Update (2016-04-02): @abeaumont pointed out that the hashing issue has already been fixed in the Github repo. As of today Quicklisp provides Ironclad version 0.33.0 which dates back to 2014. Until Quicklisp provides an updated version the information in this post is still relevant.
Few people debate whether user passwords must be securely hashed before being stored on disk. Ironclad provides the tools to easily hash and check passwords with the PBKDF2 algorithm.
One of the basic requirements of PBKDF2 is that the salt value be obtained from a cryptographically secure pseudo-random number generator.
Ironclad’s password hashing function … does not initialize the random state …
Ironclad’s password hashing function uses the standard
which is not cryptographically secure. Worse, it does not initialize the
random state and it gives no warning or indication about this fact. The
effect is that every time the application is started it uses the same sequence
of pseudo-random numbers, i.e. after restart the same password generates the
It is possible to initialize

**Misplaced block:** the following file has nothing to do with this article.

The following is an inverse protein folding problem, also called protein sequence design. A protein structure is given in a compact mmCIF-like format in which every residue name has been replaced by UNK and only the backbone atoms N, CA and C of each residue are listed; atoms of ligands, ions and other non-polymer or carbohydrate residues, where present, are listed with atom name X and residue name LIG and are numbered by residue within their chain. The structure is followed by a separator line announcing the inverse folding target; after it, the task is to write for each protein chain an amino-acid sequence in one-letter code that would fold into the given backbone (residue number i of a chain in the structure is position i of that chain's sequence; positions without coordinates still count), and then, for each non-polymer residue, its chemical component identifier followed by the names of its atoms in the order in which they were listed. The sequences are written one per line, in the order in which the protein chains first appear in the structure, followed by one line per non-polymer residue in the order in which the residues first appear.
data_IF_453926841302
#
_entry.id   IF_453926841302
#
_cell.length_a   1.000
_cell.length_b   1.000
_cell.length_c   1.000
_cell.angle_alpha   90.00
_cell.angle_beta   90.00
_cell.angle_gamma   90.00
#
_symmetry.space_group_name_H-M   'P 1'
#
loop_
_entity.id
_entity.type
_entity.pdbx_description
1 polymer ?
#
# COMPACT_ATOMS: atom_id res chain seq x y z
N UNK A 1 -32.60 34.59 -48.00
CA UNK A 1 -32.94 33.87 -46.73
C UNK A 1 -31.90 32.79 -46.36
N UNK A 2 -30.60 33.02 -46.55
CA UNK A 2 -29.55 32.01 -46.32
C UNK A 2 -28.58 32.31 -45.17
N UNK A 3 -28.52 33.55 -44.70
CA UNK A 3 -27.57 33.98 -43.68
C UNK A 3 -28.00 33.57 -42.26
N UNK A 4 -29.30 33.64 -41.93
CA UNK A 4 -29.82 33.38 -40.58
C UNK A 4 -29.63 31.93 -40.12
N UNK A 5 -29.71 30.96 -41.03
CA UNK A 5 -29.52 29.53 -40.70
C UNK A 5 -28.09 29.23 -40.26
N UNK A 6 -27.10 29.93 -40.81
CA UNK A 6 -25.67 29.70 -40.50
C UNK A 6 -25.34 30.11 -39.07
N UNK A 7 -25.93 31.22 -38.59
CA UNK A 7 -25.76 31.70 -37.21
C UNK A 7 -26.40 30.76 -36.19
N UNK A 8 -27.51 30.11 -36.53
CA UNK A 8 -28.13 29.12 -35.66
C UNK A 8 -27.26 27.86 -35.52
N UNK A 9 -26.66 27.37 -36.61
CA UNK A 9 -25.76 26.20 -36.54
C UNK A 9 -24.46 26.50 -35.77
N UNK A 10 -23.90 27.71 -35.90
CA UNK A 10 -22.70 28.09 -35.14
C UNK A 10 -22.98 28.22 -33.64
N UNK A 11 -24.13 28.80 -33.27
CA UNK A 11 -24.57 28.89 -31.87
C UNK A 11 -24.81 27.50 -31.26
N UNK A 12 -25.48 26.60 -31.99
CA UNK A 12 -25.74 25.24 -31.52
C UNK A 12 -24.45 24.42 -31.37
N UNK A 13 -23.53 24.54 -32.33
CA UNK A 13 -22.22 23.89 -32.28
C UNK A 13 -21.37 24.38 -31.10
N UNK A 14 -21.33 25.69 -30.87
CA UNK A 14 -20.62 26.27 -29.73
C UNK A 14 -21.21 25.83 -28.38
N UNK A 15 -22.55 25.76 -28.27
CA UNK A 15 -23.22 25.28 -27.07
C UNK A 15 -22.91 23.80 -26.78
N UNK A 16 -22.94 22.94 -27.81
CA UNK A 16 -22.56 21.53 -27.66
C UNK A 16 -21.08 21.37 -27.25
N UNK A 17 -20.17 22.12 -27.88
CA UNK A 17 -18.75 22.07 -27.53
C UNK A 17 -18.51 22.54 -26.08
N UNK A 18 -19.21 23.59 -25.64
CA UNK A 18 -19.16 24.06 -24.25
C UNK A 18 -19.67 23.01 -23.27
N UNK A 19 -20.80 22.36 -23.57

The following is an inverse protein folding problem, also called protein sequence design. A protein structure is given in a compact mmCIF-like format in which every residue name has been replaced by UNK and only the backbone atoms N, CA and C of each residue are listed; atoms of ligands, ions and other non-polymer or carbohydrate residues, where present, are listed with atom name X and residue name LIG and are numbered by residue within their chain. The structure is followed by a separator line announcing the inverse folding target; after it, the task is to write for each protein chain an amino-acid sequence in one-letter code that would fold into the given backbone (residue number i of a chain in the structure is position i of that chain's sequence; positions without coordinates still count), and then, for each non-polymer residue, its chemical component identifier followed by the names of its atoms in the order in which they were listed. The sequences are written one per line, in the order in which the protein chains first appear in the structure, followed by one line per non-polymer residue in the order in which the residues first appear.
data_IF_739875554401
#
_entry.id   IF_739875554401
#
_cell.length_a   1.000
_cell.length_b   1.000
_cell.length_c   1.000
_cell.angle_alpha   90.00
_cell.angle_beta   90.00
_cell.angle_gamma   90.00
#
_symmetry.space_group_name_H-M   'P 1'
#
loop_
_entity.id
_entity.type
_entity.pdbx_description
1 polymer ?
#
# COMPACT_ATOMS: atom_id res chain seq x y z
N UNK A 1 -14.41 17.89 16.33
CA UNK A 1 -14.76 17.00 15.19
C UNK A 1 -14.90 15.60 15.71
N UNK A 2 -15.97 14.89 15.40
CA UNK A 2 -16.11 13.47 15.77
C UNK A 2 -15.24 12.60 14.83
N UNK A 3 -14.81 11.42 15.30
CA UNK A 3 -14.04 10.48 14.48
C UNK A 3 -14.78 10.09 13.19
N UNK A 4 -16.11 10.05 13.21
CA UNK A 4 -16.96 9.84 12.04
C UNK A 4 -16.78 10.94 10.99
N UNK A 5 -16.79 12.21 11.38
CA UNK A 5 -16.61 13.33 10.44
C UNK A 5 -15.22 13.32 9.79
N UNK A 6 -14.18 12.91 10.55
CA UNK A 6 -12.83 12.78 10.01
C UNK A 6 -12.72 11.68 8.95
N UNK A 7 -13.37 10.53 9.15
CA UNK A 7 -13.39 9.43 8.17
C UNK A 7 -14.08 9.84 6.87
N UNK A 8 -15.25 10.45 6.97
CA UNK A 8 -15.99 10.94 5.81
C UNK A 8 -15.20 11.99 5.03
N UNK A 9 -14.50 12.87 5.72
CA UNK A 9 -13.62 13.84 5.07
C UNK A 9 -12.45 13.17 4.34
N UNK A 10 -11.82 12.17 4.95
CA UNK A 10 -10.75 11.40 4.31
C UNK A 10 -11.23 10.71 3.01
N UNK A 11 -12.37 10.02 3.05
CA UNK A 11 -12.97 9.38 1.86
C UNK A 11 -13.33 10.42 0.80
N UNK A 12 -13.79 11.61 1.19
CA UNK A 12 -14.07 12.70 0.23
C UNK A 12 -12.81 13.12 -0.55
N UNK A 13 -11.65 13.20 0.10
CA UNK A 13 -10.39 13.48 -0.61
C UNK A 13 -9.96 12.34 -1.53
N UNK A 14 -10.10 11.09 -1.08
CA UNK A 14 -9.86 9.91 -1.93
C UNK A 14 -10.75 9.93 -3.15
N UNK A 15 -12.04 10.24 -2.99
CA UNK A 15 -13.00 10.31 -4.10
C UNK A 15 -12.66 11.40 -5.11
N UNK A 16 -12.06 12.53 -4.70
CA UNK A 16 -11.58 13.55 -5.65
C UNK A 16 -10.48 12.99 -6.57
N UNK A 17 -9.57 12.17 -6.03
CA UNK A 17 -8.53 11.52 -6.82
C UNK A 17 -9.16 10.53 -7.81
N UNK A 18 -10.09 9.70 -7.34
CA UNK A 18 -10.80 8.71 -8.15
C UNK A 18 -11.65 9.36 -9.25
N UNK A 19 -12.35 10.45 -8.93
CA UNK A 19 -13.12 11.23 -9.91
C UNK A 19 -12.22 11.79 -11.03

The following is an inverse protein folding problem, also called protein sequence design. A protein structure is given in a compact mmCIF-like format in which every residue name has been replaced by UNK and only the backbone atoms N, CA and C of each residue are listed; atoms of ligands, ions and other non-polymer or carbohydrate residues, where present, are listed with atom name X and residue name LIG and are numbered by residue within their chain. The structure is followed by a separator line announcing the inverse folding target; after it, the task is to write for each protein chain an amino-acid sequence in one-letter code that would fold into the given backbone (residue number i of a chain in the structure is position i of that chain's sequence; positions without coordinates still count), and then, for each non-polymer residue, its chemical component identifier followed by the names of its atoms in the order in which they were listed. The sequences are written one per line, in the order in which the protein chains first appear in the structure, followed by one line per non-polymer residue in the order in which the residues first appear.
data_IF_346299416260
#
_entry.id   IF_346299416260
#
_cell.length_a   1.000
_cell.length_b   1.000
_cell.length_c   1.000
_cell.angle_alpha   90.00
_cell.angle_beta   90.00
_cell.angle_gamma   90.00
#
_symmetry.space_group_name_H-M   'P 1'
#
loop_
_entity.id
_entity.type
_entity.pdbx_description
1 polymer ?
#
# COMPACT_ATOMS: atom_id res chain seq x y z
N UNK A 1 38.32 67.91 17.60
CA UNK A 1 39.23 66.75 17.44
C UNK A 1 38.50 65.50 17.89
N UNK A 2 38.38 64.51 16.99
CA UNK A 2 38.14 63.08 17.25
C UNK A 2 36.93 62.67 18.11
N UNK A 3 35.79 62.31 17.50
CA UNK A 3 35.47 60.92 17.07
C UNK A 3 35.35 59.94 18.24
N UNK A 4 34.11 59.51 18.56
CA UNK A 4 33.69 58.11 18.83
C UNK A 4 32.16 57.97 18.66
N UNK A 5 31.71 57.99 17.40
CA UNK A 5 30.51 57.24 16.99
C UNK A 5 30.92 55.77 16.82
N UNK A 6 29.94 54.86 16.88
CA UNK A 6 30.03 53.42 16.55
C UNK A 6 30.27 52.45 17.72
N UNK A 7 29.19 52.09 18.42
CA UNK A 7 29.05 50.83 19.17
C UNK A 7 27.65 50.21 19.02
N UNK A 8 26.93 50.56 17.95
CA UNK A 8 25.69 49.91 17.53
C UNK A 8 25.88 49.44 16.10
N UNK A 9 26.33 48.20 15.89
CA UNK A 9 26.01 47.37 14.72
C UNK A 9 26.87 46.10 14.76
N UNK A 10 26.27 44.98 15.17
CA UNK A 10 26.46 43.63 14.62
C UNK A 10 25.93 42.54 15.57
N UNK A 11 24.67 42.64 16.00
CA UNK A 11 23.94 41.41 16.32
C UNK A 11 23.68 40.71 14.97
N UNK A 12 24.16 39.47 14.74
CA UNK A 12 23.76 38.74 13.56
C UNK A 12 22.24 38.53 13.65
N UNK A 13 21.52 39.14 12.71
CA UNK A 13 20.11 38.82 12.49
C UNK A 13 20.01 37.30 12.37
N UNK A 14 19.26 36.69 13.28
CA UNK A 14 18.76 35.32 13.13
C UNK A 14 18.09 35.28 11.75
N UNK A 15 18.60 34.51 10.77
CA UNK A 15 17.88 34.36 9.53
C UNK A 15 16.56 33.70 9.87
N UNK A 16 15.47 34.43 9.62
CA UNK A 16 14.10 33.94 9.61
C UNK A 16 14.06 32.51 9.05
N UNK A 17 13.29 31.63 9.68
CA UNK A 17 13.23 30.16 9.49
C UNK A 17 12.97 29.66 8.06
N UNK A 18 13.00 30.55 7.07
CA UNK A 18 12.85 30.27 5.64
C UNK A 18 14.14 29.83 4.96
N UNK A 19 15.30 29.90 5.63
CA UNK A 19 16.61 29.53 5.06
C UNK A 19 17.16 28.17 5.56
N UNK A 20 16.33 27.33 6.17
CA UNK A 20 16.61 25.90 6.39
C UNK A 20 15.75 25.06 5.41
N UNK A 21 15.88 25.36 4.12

*random-state* properly before using
Ironclad’s password hashing. This is still not cryptographically secure but at
least the pseudo-random sequence is different after every restart which should
be sufficient for general purpose credential protection. It will probably not
be good enough for a targeted attack.
This code initializes the random state properly:
(defparameter *package-random-state* nil) (defun hash (password) (unless *package-random-state* (setf *package-random-state* (make-random-state t))) (let* ((*random-state* (make-random-state *package-random-state*)) (hashed (ironclad:pbkdf2-hash-password-to-combined-string password))) (setf *package-random-state* (make-random-state nil)) hashed))
Though Ironclad’s password hashing is very easy to use, the cl-pass library makes it even easier. Cl-pass sets strong (in 2016) default parameters and it handles the random state initialization transparently.